The newly declassified JFK files have been getting a lot of hype recently, but there’s another group of documents that historians and activists would like to release: The federal government’s files on unsolved murders related to the Civil Rights movement.

In fact, a group of Advanced Placement U.S. Government students have drafted a Congressional bill that could make this happen. The students from Hightstown High School in New Jersey based the legislation on the 1992 act that allowed the JFK files to be released in 2017. Representative Bobby L. Rush (D-Ill.) introduced the students’ bill in March 2017 and it’s been in the House of Representatives’ Committee on Oversight and Government Reform ever since.

Many families have gone decades without knowing the details of a relative’s murder, and the release of these documents could provide the answers they’ve long sought, says Lecia Brooks, the outreach director at the Southern Poverty Law Center (SPLC) and director of its Civil Rights Memorial Center in Montgomery, Alabama.

The SPLC Civil Rights Memorial. (Credit: Bill Littman/Flickr Creative Commons/CC BY-SA 2.0)
The SPLC Civil Rights Memorial. (Credit: Bill Littman/Flickr Creative Commons/CC BY-SA 2.0)

It’s not clear how many unsolved murders there are from this period. On its Civil Rights Memorial, the SPLC displays the names of 40 people who were killed between 1952 and 1968. These include people like Addie Mae Collins, one of the girls killed in the Birmingham church bombing; Reverend George Lee, who was murdered for registering voters; and Emmett Till, whose death helped galvanize the Civil Rights movement. When the SPLC dedicated the memorial in 1989, it had actually identified about 200 murder victims, but could only prove the circumstances surrounding the 40.

The SPLC has continued to investigate these cases by submitting Freedom of Information Act (FOIA) requests over the years. But many of them are either too heavily redacted or have nothing to add to the case; one reason for this is because federal workers got the details from local white officials who didn’t properly investigate the cases. “Some of the files have maybe a paragraph, a couple of sentences,” Brooks says. “There’s just no information at all.”

As Hightstown student Aditya Shah and his classmates pointed out in a May 2016 Politico article, even getting ahold of these unhelpful documents can take a very, very long time. They wrote that “the median processing time for large FOIA requests to the FBI is 475 days.”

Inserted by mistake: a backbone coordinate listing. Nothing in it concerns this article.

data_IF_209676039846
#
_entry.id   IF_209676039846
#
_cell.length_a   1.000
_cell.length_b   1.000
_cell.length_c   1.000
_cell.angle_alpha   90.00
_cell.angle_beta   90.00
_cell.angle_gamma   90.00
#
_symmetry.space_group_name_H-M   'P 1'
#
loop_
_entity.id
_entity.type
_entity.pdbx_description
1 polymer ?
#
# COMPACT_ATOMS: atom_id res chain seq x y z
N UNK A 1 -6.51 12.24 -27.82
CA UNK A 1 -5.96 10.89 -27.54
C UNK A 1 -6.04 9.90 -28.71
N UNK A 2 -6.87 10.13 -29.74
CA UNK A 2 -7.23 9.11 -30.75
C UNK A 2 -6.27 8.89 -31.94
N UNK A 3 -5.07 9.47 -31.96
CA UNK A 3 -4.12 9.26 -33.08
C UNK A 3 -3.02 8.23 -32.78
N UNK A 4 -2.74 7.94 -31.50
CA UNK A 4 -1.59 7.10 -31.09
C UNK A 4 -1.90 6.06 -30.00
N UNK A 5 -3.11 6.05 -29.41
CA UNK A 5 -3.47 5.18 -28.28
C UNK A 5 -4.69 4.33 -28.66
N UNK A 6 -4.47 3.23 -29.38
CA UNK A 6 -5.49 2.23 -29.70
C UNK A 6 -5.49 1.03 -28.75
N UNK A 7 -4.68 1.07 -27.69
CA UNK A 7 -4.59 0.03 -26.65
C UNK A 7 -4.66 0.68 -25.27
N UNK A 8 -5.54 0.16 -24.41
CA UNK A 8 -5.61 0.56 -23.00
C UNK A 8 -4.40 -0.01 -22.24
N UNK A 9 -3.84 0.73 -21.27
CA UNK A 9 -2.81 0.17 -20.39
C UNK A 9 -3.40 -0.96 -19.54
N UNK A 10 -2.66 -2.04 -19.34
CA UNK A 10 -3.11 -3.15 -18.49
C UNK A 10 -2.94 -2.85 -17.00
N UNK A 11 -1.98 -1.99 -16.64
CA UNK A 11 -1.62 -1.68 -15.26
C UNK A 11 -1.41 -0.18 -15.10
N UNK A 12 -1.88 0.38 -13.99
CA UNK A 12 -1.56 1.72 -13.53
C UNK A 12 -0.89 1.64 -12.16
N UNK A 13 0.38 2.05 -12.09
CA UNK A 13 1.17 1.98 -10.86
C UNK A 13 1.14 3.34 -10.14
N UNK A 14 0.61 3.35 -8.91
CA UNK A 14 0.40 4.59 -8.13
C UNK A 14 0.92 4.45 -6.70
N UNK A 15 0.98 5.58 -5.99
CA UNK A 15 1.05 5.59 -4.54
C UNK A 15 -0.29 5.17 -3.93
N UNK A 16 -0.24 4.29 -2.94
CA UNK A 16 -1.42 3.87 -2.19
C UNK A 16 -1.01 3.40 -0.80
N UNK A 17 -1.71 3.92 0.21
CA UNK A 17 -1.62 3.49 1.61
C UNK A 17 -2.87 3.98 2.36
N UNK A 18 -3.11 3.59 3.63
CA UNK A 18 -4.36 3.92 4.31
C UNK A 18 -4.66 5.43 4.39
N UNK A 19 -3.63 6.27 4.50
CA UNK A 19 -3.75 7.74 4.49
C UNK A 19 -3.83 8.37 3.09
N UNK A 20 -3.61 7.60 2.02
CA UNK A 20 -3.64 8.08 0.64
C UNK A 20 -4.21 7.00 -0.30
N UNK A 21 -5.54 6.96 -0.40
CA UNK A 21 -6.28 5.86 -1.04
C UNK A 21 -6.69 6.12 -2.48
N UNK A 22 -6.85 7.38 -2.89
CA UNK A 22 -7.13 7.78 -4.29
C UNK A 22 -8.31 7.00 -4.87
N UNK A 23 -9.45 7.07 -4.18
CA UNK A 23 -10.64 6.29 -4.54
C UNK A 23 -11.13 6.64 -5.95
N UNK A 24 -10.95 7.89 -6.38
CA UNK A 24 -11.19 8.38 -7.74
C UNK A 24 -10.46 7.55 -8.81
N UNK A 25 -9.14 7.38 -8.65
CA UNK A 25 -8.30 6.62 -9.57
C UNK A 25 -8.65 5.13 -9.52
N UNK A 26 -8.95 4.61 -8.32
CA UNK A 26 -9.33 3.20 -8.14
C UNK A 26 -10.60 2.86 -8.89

The Department of Justice is actually obligated to reinvestigate these cases under the Emmett Till Unsolved Civil Rights Crimes Reauthorization Act of 2016, but Brooks says it hasn’t been acting aggressively enough. And time is running out.

“Witnesses are dying, alleged perpetrators are dying, so this information will be lost soon,” she says, adding that “in some cases, it’s lost already.”

Carolyn Bryant Donham with her two sons and her husband, Roy Bryant, during his trial for the murder of 14-year-old Emmett Till. (Credit: Ed Clark/The LIFE Picture Collection/Getty Images)
Carolyn Bryant Donham with her two sons and her husband, Roy Bryant, during his trial for the murder of 14-year-old Emmett Till. (Credit: Ed Clark/The LIFE Picture Collection/Getty Images)

Recent revelations from the white woman who accused Emmett Till of making lewd comments demonstrate the importance of investigating cold cases while the people involved are still alive. In January 2017, Vanity Fair reported Carolyn Bryant Donham’s admission that she had lied about Till making “verbal and physical advances.”

Lost opportunities testify to the need to act quickly, as well. Journalist Stanley Nelson, author of a book about Ku Klux Klan murders, told The Clarion-Ledger that “I didn’t discover one key suspect in a local 1964 Klan murder until three months after the suspect had died.” He continued that if the federal government is not going to reinvestigate the cases, then it should “share the unredacted files with journalists—we’ll do it.”

Brooks emphasizes that these investigations are an important way to bring closure to families that never got to find out what happened to their relatives.

“During the time of these murders was a time where the U.S. government openly devalued the lives of African Americans who were killed,” she says. “So now it’s our government’s opportunity to show that we’ve learned and we’ve grown and we care about you.”

So far, the Department of Justice hasn’t demonstrated that it feels the same sense of urgency. As Shah and his classmates wrote in their Politico article, “almost all of the civil rights cold cases that have been resolved in the past 40 years owe that resolution to the efforts of reporters, investigative journalists and local prosecutors.” Meanwhile, “the number of civil rights cold cases resolved by the DOJ and FBI since the Emmett Till Act was passed is still a heart-rending zero.”